I've been inspired reading many of the other trip reports here on these forums, so I thought I would share our own experience visiting the Grand Canyon last month. My wife and I had visited the Grand Canyon 9 years ago for a quick 2-night, 1-day stay. This year we returned for a 3-night stay with our 13-year old daughter and 12-year old son, as a part of a larger trip to the Grand Canyon and Utah's "Mighty 5".
We stayed three nights at Yavapai East. Our basic trip was driving from Vegas to the South Rim on June 10, arriving in time to catch the sunset along the Rim Trail. June 11, we spent the morning around Bright Angel and the afternoon on the shuttle buses going out to Hermit's Rest. Then on June 12, we took a morning hike down the Kaibab Trail to see the sunrise Ooh Aah point, and we drove out to the Desert Watchtower that afternoon. We left early on June 13 to make the long drive to Arches National Park.
So rather than detail every day and what we did, I thought I would just share some general impressions of our stay.
Sunsets -- Our first night, we headed up to the Visitor Center and started wandering west along the Rim Trail. We ended up at Yavapai Point and the Geology Museum right as the sun was setting. Now, I'm pretty certain that every other person who was at the South Rim that day was also at Yavapai Point, waiting for the sun to set. They were scattered along the trail and sitting out on the rocks, and we saw a lot of idiots who were scrambling way farther out than anyone should ever be. It's amazing that more people don't fall off the rim every year.
But despite all that, it didn't feel crowded and we walked up at the last minute and had a clear view of the sunset, right outside the door of the geology museum. It was as quiet as any other time we spent on the rim, and when the sun finally set, the crowd broke out in applause, which I thought was particularly cool to see and hear. Our second night, we returned to Yavapai Point and found the same basic scene. We took our same spot right outside the museum door, but this night, the exact moment the sun was setting, two girls came from nowhere and jumped out on the rocks in front of everyone to take selfies. They disappeared just as quickly as they came. So idiots come in all varieties, I suppose. The guy next to me, with his expensive camera and tripod who must have been waiting there all day, I thought his head was going to explode.
Sunrise -- I'd been reading these forums for months before our trip and one bit of advice that really stuck in my head was to hike down the Kaibab Trail to Ooh Aah Point to see the sunrise. Now we're not hikers by any means, and we live in a state (Pennsylvania) where "mountains" can be as little as 1200 feet in elevation. But we didn't want to have the "typical" tourist vacation, and we wanted to make this a memorable trip for our kids. So we took the advice, and on our second morning, June 12, we caught an early shuttle from the visitor center to the Kaibab trail head and headed down. There was plenty of early morning light, which was good because the mules had gone down the trail just before us and that gave us just one more reason why we really needed to watch our step. We got to Ooh Aah Point around 5:10 am, and the sunrise was at 5:20.
There were only a dozen or so people there, including us, plus others on the trail who were going all the way down. (We met a man later who told us it was pretty crowded that morning on Yaki Point.) The sunrise was absolutely amazing, by far the best experience of our stay at Grand Canyon. We didn't stay long, as we had no idea how quickly the sun would rise over Yaki Point and how long it would take us to hike out. Overall we were in the canyon under 2 hours, but it did seem longer than that.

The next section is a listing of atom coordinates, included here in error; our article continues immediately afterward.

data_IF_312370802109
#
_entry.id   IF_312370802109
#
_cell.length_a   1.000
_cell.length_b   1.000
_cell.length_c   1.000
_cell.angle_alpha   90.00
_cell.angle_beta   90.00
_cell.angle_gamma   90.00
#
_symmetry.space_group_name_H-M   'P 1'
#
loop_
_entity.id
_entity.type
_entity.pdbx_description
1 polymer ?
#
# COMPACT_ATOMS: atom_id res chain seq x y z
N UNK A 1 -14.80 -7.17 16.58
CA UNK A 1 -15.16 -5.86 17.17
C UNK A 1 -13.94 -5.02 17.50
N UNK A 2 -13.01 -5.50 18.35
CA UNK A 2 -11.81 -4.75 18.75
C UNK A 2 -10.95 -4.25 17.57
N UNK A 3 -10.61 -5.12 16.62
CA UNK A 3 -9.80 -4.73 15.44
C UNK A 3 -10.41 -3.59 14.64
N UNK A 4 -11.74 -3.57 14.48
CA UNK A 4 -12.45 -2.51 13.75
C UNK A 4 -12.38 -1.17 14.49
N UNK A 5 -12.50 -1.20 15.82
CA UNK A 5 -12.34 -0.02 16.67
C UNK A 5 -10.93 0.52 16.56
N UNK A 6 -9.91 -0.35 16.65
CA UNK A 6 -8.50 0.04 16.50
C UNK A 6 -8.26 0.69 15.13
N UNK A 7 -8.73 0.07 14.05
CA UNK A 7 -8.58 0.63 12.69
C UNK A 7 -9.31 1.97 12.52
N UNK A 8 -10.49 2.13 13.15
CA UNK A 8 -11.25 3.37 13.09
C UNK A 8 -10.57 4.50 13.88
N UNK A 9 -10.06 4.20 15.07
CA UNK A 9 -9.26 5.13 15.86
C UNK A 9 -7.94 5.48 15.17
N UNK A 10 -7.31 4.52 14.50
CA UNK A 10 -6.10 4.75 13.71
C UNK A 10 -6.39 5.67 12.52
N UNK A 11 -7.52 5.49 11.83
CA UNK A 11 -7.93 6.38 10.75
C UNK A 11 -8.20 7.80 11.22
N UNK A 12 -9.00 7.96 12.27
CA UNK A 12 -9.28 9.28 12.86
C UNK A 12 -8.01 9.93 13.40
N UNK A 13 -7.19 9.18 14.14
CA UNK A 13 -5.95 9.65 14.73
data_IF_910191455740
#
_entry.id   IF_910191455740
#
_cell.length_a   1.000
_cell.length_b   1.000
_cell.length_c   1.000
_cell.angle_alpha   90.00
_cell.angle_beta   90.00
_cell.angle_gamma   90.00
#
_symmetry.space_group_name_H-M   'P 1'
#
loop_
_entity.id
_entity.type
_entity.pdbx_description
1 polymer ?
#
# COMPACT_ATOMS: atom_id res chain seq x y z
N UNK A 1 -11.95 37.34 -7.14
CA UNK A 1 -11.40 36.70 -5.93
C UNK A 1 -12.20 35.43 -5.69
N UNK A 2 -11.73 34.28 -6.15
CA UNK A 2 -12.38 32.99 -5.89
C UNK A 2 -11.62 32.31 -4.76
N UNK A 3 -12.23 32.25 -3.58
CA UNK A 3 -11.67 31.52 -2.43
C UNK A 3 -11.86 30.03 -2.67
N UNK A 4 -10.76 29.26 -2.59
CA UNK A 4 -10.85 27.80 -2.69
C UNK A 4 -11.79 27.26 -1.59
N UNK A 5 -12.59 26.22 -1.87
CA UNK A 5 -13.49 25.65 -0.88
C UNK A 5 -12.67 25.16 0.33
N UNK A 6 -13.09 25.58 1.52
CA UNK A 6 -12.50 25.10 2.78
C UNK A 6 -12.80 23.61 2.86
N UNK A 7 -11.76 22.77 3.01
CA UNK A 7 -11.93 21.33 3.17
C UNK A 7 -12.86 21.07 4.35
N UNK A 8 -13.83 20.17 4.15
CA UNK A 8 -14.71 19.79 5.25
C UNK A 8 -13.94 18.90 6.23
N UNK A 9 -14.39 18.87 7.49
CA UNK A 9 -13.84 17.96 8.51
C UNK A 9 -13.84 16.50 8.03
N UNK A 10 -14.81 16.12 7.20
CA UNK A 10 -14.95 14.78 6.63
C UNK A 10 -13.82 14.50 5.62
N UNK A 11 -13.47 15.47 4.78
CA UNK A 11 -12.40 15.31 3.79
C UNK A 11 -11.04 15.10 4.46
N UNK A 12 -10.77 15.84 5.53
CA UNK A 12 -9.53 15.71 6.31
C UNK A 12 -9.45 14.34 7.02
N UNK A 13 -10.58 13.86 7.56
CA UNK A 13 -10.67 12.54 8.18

Hermit's Rest and Desert View -- We enjoyed the shuttle ride out to Hermit's Rest. We stopped at most of the viewpoints and hiked between a number of them. It was a nice way to spend a leisurely afternoon. As for Desert View, that was fine but I don't see it being an essential part of a visit, unless you have the spare time or you are going that way anyway.
Food -- We brought groceries with us so we can't say much about the food options at the South Rim. The pizza pub in Maswik Lodge was really good, but breakfast in the Yavapai Lodge (pancakes and bacon/egg/cheese biscuits) was disappointing. The general store seemed to have decent choices for groceries. We found Pringles to be our snack of choice on this vacation. The ice machines in several of the Yavapai West buildings were broken, though.
Water -- I had read about this water bottle thing before we came out, so we brought our Camelbak bottles and bought a 24-pack of water bottles before reaching the South Rim. I have to say, I was really impressed. The water refilling stations were easy to find, and the water was clean and cold everywhere we went. We barely touched the water bottles we bought outside the park.
People -- Everyone we talked to, from visitors to employees to rangers, were just the greatest people. That's one thing that struck me throughout our whole vacation, that the people we met had a friendliness to them that you don't find in your normal walks of life. It was just one more thing that made the escapism of a vacation worthwhile.
Overall, we had a great stay. After our last night we made the long drive to Arches National Park, and then backtracked to Bryce Canyon and Zion before returning to Vegas for the flight home. Others have said this in their trip reports, but I think it's worth repeating, as a newbie I found this site to be immensely helpful in planning our trip. From our sunrise hike to Ooh Aah Point to the decision to drive all the way out to Arches (we went back and forth on that idea so many times) to the hikes we took at Bryce and Zion (the Narrows was outstanding), all our ideas came from here, and they were the best parts of the trip.